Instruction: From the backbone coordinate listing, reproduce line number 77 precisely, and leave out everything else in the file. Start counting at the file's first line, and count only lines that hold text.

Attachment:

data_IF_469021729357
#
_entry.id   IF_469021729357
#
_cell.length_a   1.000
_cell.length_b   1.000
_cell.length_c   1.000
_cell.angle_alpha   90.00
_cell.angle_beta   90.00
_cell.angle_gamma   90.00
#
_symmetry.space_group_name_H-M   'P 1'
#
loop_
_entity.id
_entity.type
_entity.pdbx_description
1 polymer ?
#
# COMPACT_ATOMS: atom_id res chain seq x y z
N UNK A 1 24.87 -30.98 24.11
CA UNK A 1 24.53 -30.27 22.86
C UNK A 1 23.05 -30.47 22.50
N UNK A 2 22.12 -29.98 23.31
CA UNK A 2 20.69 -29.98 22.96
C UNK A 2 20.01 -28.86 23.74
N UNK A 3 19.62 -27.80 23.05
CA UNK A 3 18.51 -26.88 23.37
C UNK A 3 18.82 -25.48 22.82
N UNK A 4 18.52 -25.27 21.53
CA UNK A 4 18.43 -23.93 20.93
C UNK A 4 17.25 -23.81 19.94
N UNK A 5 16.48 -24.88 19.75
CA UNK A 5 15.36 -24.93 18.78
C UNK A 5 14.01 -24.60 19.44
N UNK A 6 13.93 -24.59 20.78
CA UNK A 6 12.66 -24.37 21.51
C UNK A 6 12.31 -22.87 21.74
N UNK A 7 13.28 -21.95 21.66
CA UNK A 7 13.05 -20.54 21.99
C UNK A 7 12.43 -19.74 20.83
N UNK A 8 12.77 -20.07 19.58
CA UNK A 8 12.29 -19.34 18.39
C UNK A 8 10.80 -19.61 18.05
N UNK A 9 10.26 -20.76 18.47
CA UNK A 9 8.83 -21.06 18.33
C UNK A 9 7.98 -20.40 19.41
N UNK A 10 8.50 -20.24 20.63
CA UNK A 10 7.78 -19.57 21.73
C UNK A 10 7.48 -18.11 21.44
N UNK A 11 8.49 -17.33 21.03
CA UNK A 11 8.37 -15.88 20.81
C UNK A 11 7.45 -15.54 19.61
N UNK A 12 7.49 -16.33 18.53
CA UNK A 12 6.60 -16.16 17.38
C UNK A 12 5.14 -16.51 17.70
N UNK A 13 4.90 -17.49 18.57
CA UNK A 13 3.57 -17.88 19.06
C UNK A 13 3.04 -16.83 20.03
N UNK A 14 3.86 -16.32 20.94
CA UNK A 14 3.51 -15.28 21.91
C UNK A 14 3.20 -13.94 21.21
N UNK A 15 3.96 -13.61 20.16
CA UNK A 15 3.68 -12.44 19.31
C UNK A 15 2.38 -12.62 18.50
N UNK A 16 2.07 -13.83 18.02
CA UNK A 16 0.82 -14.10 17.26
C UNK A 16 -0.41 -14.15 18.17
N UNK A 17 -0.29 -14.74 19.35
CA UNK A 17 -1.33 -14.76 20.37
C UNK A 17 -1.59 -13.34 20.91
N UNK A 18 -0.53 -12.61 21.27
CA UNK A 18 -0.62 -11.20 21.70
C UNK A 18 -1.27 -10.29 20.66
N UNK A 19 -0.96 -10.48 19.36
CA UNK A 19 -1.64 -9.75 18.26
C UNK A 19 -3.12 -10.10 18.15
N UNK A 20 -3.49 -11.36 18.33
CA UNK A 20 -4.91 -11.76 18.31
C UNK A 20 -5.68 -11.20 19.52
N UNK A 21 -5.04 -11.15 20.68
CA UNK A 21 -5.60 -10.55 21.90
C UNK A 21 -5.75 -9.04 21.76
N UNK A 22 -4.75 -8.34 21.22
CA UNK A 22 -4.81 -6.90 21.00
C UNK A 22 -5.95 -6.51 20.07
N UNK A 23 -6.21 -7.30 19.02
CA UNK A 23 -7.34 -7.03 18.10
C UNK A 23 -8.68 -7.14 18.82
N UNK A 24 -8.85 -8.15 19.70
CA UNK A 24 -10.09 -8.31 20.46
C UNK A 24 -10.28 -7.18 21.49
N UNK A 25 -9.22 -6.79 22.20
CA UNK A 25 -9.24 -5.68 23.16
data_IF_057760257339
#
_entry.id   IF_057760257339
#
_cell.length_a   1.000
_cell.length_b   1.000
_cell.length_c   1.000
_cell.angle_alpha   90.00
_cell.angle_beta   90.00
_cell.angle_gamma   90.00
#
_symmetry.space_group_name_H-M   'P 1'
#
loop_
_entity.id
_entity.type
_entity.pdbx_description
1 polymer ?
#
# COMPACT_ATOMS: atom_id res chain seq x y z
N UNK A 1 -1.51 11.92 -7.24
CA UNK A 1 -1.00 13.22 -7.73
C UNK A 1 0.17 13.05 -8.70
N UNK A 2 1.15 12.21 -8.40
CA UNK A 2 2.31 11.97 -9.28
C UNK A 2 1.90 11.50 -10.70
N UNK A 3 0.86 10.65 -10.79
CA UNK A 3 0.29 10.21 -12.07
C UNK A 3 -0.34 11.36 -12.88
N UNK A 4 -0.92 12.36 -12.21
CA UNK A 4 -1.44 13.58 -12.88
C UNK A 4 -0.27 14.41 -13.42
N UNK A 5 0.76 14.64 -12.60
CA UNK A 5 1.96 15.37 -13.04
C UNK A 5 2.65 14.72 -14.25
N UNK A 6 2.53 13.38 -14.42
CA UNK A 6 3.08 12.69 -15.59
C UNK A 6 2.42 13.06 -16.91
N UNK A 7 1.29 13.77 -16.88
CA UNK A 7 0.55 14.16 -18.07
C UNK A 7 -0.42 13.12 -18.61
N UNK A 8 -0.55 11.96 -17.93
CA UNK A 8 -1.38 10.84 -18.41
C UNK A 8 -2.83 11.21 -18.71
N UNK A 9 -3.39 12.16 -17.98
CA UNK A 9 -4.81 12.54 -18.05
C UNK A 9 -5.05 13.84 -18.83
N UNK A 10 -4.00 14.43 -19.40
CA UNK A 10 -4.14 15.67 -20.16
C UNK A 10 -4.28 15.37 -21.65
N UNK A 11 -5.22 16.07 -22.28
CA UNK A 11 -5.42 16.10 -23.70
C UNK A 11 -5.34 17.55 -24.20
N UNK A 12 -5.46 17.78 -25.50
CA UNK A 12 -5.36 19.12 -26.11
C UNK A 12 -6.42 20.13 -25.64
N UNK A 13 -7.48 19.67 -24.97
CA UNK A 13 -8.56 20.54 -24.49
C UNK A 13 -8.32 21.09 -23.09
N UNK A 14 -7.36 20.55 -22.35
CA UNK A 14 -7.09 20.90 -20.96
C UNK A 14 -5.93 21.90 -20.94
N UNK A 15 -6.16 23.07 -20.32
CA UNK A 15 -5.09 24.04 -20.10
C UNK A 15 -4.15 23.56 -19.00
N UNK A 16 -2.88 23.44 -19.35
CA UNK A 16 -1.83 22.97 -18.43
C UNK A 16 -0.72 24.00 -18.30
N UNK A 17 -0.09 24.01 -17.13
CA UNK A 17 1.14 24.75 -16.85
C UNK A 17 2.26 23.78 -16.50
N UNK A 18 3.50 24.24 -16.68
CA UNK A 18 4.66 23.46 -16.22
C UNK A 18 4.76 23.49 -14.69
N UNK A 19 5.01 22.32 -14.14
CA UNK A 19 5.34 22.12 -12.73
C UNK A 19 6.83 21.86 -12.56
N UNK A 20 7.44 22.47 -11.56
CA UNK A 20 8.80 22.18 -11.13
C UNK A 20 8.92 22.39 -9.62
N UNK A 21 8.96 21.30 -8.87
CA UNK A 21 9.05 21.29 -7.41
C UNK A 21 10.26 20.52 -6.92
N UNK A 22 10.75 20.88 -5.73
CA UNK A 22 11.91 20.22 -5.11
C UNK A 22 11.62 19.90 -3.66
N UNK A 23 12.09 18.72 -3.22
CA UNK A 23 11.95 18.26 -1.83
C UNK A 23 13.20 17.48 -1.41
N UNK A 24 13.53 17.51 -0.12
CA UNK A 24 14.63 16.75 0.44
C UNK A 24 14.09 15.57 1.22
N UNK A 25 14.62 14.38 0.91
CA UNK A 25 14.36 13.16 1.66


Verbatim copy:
C UNK A 19 -3.12 -10.10 18.15